To have a good discussion an apology for even thinking that my conservatism is in any way similar to the southern Democrat conservatives who wanted to bring back slavery or supported segregation. I have a website 272-words.com. The name of the website comes from Lincoln's Gettysburg Address, which is 272 words long. Someone who is a Lincoln fan like I am would not be a southern Democrat Conservative or a supporter of segregation. Those southern Democrat conservatives were very helpful in getting FDR's New Deal programs passed by Congress. That leaves the very odious stain of segregation on the New Deal.
Okay, that's a start. Please explain how your conservatism is different.
I am a huge Lincoln fan, too. He was the first good Republican, but not the last. But they have become awfully rare...
Go back, again, and read the sentences you are responding to critically. I didn't say you were an unreformed segregationist, or anything like that. What I said was
Much of what you are espousing follows, faithfully, the tenets of "Lost Cause" mythology. I don't know if that is deliberate, or just a consequence of being rabidly "conservative" in your viewpoint, but it is not realistic or consistent with where the country is, now, or has been for over a century.
The paths are parallel. I explicitly did not say they were the same thing.
My point, really, is that the United States before, and after, the Civil War was and is a very different country than at the time of its founding. The "Lost Cause" mythology pretends that the war was about "states' rights", rather than slavery, to give it a "noble" feel. Adherents spend a good deal of time selectively quoting (anti-federalist) founders about how the central government is "limited" and real power remains with the individual States - when that has not been the case since 1790, or 1800 (consider the Louisiana purchase), or 1812, or 1846, or 1860... but that reality was made explicit with the 13th-15th Amendments. So, the desire to "go back" to the "good old days" is based upon something that never really existed.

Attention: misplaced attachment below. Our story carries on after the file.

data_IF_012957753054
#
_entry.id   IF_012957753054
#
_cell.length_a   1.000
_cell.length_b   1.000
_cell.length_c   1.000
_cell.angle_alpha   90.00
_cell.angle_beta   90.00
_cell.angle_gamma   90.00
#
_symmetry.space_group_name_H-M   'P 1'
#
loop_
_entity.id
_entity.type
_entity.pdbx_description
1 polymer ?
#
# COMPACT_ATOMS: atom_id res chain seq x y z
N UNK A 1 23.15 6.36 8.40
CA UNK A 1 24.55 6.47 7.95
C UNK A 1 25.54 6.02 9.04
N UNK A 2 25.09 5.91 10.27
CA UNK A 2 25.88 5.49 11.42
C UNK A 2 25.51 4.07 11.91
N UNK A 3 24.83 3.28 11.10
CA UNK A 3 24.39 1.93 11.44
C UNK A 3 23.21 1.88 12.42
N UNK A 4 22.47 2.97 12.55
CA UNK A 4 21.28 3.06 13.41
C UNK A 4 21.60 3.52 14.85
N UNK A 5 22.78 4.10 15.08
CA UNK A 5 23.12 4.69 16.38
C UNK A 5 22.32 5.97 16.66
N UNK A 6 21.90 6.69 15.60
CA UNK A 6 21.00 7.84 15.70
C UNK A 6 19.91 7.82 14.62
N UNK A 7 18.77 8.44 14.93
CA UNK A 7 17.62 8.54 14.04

It is that yearning for a past that doesn't exist that creates what I consider the parallels between the "lost cause" and "libertarian"/"conservative" arguments. The labels are particularly instructive - preferring "constitutional republic" to "representative democracy", as if they were different things; identifying as "classical liberal" instead of "conservative". As is the argumentation - pretending that "the founders" were not motivated to create a strong central government, while ignoring the Supremacy clause and its implications (and all of the federalists among the founders); arguing that a "small government" was their goal, but ignoring the growth of the government from its inception. Federal Government Growth Before the New Deal (Foundation for Economic Education). The nation's population is 100 times what it was in 1790 and the land mass has more than tripled. How small a government can regulate such a situation?